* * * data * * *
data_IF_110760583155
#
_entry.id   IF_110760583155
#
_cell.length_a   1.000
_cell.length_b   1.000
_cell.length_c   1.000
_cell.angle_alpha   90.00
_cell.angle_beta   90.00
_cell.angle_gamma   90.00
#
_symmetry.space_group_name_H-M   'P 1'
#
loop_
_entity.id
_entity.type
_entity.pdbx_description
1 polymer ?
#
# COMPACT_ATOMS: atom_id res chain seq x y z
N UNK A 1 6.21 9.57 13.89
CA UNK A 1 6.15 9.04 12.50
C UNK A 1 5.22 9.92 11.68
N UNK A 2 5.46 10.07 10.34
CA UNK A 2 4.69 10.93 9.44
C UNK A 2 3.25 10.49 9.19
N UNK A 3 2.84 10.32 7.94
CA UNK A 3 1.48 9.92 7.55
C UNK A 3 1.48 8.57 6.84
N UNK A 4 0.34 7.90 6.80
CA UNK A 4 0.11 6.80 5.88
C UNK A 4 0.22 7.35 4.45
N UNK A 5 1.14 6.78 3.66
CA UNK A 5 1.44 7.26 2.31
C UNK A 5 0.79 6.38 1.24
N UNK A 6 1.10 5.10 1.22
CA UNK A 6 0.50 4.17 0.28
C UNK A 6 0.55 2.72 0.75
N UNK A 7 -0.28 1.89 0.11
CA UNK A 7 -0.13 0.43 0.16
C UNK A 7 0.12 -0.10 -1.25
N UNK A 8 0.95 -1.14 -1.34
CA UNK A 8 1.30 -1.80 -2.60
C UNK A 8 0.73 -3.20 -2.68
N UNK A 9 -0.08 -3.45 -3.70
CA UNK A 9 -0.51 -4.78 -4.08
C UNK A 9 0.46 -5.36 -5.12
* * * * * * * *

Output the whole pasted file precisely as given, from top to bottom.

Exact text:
data_IF_110760583155
#
_entry.id   IF_110760583155
#
_cell.length_a   1.000
_cell.length_b   1.000
_cell.length_c   1.000
_cell.angle_alpha   90.00
_cell.angle_beta   90.00
_cell.angle_gamma   90.00
#
_symmetry.space_group_name_H-M   'P 1'
#
loop_
_entity.id
_entity.type
_entity.pdbx_description
1 polymer ?
#
# COMPACT_ATOMS: atom_id res chain seq x y z
N UNK A 1 6.21 9.57 13.89
CA UNK A 1 6.15 9.04 12.50
C UNK A 1 5.22 9.92 11.68
N UNK A 2 5.46 10.07 10.34
CA UNK A 2 4.69 10.93 9.44
C UNK A 2 3.25 10.49 9.19
N UNK A 3 2.84 10.32 7.94
CA UNK A 3 1.48 9.92 7.55
C UNK A 3 1.48 8.57 6.84
N UNK A 4 0.34 7.90 6.80
CA UNK A 4 0.11 6.80 5.88
C UNK A 4 0.22 7.35 4.45
N UNK A 5 1.14 6.78 3.66
CA UNK A 5 1.44 7.26 2.31
C UNK A 5 0.79 6.38 1.24
N UNK A 6 1.10 5.10 1.22
CA UNK A 6 0.50 4.17 0.28
C UNK A 6 0.55 2.72 0.75
N UNK A 7 -0.28 1.89 0.11
CA UNK A 7 -0.13 0.43 0.16
C UNK A 7 0.12 -0.10 -1.25
N UNK A 8 0.95 -1.14 -1.34
CA UNK A 8 1.30 -1.80 -2.60
C UNK A 8 0.73 -3.20 -2.68
N UNK A 9 -0.08 -3.45 -3.70
CA UNK A 9 -0.51 -4.78 -4.08
C UNK A 9 0.46 -5.36 -5.12